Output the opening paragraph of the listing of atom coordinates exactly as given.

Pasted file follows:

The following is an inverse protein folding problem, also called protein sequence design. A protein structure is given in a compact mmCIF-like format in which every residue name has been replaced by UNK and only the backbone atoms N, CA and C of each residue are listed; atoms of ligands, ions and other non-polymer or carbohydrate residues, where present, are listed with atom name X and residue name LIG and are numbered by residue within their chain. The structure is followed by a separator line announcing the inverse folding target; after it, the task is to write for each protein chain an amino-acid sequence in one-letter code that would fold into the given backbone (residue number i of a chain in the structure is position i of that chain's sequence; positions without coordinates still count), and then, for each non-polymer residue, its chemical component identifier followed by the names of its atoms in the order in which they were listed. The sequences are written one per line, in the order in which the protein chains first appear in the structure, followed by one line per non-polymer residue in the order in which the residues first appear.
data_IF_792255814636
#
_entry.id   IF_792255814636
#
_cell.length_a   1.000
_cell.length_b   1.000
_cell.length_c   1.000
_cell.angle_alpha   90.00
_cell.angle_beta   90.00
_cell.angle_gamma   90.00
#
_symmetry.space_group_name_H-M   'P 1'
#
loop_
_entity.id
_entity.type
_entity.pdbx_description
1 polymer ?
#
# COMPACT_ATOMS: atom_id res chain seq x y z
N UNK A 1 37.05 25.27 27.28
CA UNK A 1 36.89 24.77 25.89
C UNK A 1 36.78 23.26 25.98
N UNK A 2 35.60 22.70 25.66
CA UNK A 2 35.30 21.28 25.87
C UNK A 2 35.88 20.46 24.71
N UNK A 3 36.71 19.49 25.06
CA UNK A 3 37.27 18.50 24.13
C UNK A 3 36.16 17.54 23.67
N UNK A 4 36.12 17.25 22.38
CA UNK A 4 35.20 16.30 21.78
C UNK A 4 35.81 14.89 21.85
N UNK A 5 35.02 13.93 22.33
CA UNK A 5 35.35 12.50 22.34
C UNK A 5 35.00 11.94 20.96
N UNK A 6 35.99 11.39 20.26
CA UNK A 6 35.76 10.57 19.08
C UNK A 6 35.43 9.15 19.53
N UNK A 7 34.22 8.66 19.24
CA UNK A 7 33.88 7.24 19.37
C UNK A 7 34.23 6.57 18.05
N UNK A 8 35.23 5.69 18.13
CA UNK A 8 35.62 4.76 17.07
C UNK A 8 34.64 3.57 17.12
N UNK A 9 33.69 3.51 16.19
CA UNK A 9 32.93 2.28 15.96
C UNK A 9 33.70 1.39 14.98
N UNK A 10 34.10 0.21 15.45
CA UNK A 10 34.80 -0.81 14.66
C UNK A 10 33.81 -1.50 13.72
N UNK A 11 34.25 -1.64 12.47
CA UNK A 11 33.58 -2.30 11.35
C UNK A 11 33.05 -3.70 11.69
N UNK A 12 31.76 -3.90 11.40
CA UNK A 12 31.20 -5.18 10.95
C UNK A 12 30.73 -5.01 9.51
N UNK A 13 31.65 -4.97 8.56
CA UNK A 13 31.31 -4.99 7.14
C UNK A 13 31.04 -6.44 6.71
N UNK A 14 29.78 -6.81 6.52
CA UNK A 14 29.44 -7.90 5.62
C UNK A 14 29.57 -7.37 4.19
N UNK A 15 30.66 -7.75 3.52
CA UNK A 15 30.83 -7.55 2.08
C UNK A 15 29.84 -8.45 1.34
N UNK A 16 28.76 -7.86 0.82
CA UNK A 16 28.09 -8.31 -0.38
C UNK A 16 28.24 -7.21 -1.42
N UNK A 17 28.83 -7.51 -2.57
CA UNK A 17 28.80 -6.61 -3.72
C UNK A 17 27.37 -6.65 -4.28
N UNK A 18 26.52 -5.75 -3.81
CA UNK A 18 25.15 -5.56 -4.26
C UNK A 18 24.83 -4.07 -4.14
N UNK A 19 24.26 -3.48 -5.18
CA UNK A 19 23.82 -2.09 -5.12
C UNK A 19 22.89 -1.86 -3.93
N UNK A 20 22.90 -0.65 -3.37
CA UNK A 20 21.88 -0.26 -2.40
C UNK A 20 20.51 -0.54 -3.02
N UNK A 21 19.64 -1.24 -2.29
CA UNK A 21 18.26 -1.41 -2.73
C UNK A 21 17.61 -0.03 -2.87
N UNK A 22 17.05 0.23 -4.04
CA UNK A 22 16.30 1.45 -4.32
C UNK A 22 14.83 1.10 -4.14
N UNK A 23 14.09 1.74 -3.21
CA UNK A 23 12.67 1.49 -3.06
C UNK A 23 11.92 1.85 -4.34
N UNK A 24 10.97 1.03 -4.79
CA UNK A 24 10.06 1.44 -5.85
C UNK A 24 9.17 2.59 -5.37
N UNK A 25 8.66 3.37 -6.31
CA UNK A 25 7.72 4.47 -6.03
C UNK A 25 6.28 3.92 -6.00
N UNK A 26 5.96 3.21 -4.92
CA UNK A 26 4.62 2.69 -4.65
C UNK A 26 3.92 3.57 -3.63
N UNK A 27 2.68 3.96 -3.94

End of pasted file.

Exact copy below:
The following is an inverse protein folding problem, also called protein sequence design. A protein structure is given in a compact mmCIF-like format in which every residue name has been replaced by UNK and only the backbone atoms N, CA and C of each residue are listed; atoms of ligands, ions and other non-polymer or carbohydrate residues, where present, are listed with atom name X and residue name LIG and are numbered by residue within their chain. The structure is followed by a separator line announcing the inverse folding target; after it, the task is to write for each protein chain an amino-acid sequence in one-letter code that would fold into the given backbone (residue number i of a chain in the structure is position i of that chain's sequence; positions without coordinates still count), and then, for each non-polymer residue, its chemical component identifier followed by the names of its atoms in the order in which they were listed. The sequences are written one per line, in the order in which the protein chains first appear in the structure, followed by one line per non-polymer residue in the order in which the residues first appear.